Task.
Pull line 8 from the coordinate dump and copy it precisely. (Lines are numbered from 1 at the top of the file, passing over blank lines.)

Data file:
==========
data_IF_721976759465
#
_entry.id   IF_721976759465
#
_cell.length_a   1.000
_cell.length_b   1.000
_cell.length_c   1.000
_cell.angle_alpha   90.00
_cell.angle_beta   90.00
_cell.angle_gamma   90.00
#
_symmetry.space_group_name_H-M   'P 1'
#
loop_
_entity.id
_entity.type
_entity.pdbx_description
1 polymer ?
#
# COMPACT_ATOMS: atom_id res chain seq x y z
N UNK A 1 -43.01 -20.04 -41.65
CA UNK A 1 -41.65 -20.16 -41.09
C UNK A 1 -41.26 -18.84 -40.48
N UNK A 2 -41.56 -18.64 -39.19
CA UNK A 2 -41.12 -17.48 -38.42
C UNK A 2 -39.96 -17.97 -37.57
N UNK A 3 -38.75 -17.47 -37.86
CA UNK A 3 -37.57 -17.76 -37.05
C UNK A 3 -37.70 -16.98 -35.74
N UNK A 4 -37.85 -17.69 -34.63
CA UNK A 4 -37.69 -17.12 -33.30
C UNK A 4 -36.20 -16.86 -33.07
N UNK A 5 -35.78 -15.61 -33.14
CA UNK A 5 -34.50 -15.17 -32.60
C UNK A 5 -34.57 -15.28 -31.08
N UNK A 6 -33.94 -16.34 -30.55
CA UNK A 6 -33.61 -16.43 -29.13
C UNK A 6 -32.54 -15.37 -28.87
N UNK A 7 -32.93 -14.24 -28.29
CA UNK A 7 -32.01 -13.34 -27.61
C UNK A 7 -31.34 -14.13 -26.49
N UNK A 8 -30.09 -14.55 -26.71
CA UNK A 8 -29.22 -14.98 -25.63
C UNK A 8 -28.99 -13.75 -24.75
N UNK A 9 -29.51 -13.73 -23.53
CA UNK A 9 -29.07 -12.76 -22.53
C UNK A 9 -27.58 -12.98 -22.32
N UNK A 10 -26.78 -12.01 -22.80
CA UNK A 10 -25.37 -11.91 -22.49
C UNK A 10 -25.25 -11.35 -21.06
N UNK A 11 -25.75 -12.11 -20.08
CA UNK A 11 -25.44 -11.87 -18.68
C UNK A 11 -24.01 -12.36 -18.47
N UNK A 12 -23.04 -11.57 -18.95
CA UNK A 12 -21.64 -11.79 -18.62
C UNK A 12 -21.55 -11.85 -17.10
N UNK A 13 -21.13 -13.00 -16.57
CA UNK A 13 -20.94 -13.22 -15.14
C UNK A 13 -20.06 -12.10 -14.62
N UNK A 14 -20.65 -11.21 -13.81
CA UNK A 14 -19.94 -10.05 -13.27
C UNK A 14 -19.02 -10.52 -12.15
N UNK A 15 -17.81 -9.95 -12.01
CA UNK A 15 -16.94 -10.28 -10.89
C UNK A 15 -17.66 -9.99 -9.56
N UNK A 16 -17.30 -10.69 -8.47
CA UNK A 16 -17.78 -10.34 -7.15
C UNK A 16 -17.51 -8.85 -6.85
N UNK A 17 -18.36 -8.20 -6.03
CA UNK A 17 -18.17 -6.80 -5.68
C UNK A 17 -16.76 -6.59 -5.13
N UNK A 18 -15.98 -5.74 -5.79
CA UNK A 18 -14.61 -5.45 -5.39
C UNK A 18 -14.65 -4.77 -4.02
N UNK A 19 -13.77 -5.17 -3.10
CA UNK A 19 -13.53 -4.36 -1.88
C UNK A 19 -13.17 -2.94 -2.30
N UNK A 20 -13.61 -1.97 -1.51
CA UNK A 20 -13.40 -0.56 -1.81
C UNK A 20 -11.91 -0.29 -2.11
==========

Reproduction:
_cell.angle_alpha   90.00